People Swear by Oil Pulling for Cleaner Teeth—but Is It Actually Safe? We Asked Dentists

Swishing coconut oil for 20 minutes might actually be worth the hype.

Coconut essential oils in glass bottles isolated on light yellow background
Photo: Maki Company Limited/Stocksy/Adobe Stock

It may be an ancient tradition, but oil pulling has gained traction in the holistic wellness world recently. This alternative oral care practice—which involves swishing and spitting oil, similar to mouthwash—is thought by many to improve oral and dental health. But does it actually work, and is it safe to do? Here, dentists help demystify the process and purported benefits of oil pulling.

First, what exactly is oil pulling?

Oil pulling, which is also known as "kavata" or "gundusha," first came into play more than 3,000 years ago. "The practice of oil pulling dates back to Indian and Ayurvedic traditional medicine," says dentist Sharon Huang, DDS, of Les Belles NYC.

In this ancient gargling process, people swish coconut, sunflower, or sesame oil between their teeth for a couple of minutes to help remove bacteria and debris while also keeping the mouth clean. "Coconut oil is typically the go-to choice for this," says Lilya Horowitz, DDS, of Domino Dental in Williamsburg, N.Y. After that, the oil is spit into the sink and rinsed away.

Is oil pulling safe?

With no known health risks of oil pulling, it's a generally safe practice. (Just be sure not to swallow the oil, which could upset your stomach.) "Oil pulling is absolutely safe, beneficial, and healthy," Dr. Huang says. "It's a great way to keep your teeth clean and white naturally, and also helps produce additional saliva, which helps keep bad breath at bay."

Alex Rubinov, DDS, a dentist in New York City, explains that oil pulling works like liquid floss. "It's a wonderful way to create a more favorable microbiome in your mouth and make sure there's no harmful bacteria hiding in the crevices of your mouth and between your teeth," he says. "There are no known contraindications to incorporating oil pulling into your daily life, but you might feel a texture change in your mouth from the properties of coconut oil, although most people enjoy the smooth, gliding feel."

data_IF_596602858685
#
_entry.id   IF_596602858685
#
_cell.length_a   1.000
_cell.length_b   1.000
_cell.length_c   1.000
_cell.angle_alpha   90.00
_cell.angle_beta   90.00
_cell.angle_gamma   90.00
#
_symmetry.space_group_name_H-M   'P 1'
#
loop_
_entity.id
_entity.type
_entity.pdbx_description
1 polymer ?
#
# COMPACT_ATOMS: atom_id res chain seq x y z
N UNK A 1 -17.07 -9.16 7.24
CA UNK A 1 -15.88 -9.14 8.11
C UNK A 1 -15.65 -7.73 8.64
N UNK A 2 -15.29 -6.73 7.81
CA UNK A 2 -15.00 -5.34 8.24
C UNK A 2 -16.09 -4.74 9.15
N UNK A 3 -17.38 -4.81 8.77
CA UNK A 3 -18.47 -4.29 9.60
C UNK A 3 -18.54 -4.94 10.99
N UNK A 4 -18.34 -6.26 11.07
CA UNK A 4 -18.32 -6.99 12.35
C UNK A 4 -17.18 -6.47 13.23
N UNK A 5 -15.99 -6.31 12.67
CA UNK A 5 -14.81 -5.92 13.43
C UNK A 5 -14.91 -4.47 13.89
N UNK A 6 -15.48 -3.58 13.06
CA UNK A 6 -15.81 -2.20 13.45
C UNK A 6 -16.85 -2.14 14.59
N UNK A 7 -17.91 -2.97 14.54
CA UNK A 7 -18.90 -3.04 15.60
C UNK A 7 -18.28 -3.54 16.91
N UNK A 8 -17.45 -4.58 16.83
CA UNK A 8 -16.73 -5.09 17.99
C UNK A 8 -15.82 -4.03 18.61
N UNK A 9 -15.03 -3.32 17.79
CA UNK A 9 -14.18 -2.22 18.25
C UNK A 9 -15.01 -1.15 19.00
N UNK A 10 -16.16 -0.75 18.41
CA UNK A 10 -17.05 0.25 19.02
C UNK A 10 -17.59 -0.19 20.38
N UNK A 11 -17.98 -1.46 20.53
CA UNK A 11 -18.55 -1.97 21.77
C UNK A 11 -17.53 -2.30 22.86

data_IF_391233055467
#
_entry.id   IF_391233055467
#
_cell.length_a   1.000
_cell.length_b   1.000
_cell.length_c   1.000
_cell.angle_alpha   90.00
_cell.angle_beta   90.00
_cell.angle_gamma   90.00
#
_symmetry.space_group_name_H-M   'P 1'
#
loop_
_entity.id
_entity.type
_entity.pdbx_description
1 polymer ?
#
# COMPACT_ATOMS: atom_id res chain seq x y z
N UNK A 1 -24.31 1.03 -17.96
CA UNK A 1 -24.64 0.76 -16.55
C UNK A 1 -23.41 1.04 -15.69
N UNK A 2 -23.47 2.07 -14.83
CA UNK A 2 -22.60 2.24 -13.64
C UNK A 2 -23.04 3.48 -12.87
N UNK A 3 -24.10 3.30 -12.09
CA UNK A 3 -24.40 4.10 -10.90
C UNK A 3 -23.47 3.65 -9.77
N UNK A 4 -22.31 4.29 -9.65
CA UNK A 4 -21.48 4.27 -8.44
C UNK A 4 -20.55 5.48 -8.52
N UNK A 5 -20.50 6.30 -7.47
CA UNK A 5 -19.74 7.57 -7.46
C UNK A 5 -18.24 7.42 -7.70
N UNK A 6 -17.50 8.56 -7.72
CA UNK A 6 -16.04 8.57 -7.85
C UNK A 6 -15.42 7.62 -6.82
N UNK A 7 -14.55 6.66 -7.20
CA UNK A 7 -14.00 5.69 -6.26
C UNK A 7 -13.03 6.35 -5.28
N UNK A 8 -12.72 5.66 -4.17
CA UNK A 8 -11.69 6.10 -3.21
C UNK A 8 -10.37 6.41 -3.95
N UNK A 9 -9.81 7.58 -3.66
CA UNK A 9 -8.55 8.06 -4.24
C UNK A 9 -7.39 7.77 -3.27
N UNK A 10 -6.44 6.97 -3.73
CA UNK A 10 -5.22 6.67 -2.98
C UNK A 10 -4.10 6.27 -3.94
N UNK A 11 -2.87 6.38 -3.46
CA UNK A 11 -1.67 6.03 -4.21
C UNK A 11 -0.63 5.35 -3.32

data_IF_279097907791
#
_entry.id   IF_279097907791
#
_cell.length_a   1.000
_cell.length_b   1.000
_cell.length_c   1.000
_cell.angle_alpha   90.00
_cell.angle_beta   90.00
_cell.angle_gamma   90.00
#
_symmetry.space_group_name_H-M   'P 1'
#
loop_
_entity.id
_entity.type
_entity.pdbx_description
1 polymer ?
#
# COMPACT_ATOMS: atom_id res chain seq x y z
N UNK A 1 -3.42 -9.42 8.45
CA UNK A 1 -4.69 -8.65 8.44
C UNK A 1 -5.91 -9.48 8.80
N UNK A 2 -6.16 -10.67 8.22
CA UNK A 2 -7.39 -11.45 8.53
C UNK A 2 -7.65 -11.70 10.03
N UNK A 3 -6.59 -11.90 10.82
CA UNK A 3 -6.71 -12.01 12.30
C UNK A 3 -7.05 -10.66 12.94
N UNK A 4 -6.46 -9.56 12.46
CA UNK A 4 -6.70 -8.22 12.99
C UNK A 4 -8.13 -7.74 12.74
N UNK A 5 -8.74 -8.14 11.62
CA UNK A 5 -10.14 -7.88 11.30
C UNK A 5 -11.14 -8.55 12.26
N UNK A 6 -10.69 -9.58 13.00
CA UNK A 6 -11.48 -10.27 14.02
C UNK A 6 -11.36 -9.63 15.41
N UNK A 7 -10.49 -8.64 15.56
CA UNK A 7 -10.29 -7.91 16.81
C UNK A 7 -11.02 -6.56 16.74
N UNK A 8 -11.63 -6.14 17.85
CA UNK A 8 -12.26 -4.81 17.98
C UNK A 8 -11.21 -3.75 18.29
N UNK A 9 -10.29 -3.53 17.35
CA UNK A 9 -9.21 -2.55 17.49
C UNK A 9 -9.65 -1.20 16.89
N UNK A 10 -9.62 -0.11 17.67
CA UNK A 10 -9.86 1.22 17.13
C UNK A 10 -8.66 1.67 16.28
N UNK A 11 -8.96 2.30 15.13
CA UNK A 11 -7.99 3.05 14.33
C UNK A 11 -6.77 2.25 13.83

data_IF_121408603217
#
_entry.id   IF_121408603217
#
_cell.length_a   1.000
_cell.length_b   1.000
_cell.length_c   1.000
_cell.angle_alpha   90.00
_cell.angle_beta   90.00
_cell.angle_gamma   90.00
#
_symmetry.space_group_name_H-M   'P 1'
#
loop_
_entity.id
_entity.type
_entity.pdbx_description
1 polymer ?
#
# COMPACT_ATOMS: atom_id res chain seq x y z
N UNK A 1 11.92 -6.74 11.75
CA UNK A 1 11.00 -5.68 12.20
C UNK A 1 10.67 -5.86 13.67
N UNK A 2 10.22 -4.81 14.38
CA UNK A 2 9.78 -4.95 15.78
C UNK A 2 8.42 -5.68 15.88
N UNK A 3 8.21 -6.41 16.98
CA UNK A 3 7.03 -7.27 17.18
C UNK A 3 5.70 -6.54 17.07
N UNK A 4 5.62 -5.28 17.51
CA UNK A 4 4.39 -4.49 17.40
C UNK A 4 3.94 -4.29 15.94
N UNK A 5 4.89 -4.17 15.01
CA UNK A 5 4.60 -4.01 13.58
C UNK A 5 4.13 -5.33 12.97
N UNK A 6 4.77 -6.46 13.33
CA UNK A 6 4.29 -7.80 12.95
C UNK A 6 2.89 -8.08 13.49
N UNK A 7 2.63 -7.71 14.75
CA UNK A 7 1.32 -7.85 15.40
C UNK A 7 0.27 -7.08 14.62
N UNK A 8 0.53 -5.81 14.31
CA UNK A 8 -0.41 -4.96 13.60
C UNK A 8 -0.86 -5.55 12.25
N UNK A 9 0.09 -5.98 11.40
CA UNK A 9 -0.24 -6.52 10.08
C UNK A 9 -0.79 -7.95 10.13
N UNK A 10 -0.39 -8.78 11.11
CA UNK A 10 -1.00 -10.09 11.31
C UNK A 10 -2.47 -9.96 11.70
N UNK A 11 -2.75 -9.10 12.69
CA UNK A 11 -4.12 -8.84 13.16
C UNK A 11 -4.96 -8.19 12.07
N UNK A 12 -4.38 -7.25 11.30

What are the top health benefits of oil pulling?

Studies show that oil pulling does indeed provide several potential health benefits. It can kill harmful bacteria in your mouth, get rid of bad breath, and even reduce inflammation. Most dentists recommend using an organic oil, and coconut oil is typically the best choice for its nutritional benefits. "Coconut oil contains vitamins A, D, E, and K, and has natural anti-bacterial and anti-fungal properties," Dr. Huang says. "It will help fight plaque and gingivitis."

However, oil pulling isn't officially recommended by the American Dental Association, so it's always important to exercise caution and keep up with regular dental cleanings—oil pulling shouldn't replace your other daily oral care practices. The latest research has found that oil pulling can be a safe and effective addition to a traditional dental routine, like daily flossing and brushing, to help maintain optimal oral health and hygiene.

What's the right way to practice oil pulling?

If you're new to the practice, Dr. Rubinov suggests swishing one teaspoon of coconut oil in your mouth for five minutes daily. Eventually, you can try to work your way up to 20 minutes per day for maximum benefits.

"Try it as a weekend spa treatment for your mouth and see how you like it," he says. "It's definitely not for everyone, but it's often hard already to get people to floss daily and brush twice, so I would encourage anyone to give it a try and see if it's for them."

Are there any risks with oil pulling?

The most concerning risk comes from potentially swallowing the oil, however, this should only cause minimal side effects, if any. Since oils used for oil pulling are often used in cooking, they're edible and safe if accidentally swallowed while swishing. That said, for some, "it can cause upset stomach and diarrhea if swallowed, so start off with small quantities," Dr. Huang says. "And only increase once you're comfortable with the practice so you won't swallow the oil."

The bottom line? "If you are interested and have 20 minutes a day, there's no harm in trying this method, as long as you also make time for brushing and flossing," Dr. Horowitz says. If you have questions about whether you should give it a go, you can always consult your dentist for advice.

Was this page helpful?
Related Articles